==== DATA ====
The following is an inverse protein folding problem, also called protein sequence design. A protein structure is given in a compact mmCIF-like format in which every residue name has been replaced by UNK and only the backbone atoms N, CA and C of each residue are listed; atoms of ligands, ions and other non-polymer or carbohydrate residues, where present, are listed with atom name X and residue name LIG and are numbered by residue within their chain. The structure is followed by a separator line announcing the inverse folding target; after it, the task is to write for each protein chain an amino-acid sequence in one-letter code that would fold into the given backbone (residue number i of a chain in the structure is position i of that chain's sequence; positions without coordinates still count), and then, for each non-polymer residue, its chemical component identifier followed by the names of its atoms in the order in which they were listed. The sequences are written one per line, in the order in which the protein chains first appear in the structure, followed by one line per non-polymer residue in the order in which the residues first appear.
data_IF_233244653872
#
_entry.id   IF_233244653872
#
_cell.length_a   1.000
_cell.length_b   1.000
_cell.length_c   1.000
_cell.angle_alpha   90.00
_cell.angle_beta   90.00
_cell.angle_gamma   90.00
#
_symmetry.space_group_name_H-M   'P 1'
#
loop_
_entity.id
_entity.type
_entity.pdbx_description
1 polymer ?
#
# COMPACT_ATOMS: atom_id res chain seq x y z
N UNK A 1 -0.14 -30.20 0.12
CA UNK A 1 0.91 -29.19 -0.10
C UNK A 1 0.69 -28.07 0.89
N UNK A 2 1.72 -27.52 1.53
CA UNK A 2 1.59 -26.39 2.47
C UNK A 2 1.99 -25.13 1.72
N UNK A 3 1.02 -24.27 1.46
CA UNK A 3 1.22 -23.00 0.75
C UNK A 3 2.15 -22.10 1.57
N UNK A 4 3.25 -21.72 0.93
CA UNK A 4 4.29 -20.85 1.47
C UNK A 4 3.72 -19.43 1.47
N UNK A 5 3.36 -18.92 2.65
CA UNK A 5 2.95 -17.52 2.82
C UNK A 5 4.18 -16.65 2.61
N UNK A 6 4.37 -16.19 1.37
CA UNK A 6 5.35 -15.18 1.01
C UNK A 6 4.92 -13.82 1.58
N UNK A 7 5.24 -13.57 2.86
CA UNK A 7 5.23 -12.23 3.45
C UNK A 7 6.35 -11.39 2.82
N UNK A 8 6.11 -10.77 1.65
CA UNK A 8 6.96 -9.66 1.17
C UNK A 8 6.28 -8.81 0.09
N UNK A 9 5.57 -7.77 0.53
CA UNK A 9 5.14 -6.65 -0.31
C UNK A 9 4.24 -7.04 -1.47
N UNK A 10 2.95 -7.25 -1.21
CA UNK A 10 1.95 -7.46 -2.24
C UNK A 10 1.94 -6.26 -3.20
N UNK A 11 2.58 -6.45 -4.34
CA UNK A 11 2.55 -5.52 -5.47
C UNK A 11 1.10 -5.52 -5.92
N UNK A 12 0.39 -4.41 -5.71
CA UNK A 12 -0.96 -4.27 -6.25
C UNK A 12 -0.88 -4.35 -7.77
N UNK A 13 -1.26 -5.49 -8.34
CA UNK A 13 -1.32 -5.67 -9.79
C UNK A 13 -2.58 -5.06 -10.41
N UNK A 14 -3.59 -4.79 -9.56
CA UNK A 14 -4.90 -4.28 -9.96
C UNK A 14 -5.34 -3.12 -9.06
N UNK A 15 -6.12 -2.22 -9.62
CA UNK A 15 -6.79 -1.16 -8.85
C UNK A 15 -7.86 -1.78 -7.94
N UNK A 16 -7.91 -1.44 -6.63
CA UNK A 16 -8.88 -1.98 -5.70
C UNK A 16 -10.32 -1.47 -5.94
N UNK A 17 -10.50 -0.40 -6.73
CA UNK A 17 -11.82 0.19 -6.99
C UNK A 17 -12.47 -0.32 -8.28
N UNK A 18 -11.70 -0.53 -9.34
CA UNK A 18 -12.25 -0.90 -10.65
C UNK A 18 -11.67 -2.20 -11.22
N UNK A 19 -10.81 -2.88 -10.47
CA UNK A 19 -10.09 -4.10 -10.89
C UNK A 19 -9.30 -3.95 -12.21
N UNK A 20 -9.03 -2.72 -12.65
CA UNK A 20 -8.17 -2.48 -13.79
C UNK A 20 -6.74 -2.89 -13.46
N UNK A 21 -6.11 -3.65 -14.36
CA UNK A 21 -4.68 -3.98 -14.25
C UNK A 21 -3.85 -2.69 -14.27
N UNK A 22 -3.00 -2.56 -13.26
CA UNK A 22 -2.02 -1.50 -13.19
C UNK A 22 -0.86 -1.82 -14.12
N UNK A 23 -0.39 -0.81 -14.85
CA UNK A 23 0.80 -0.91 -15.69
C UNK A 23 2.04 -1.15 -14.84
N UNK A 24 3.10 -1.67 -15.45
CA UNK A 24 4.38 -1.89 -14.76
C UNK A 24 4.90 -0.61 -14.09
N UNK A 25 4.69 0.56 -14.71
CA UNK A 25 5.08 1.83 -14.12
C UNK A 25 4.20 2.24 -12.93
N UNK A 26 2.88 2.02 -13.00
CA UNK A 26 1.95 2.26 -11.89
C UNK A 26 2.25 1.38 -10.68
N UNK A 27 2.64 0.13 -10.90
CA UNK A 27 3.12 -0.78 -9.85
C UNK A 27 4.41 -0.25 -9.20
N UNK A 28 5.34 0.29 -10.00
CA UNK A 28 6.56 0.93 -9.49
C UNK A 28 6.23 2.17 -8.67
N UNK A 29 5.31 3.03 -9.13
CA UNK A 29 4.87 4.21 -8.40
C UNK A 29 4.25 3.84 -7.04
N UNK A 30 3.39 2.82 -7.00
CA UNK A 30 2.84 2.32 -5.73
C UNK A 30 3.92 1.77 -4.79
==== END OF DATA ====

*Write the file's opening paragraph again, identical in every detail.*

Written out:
The following is an inverse protein folding problem, also called protein sequence design. A protein structure is given in a compact mmCIF-like format in which every residue name has been replaced by UNK and only the backbone atoms N, CA and C of each residue are listed; atoms of ligands, ions and other non-polymer or carbohydrate residues, where present, are listed with atom name X and residue name LIG and are numbered by residue within their chain. The structure is followed by a separator line announcing the inverse folding target; after it, the task is to write for each protein chain an amino-acid sequence in one-letter code that would fold into the given backbone (residue number i of a chain in the structure is position i of that chain's sequence; positions without coordinates still count), and then, for each non-polymer residue, its chemical component identifier followed by the names of its atoms in the order in which they were listed. The sequences are written one per line, in the order in which the protein chains first appear in the structure, followed by one line per non-polymer residue in the order in which the residues first appear.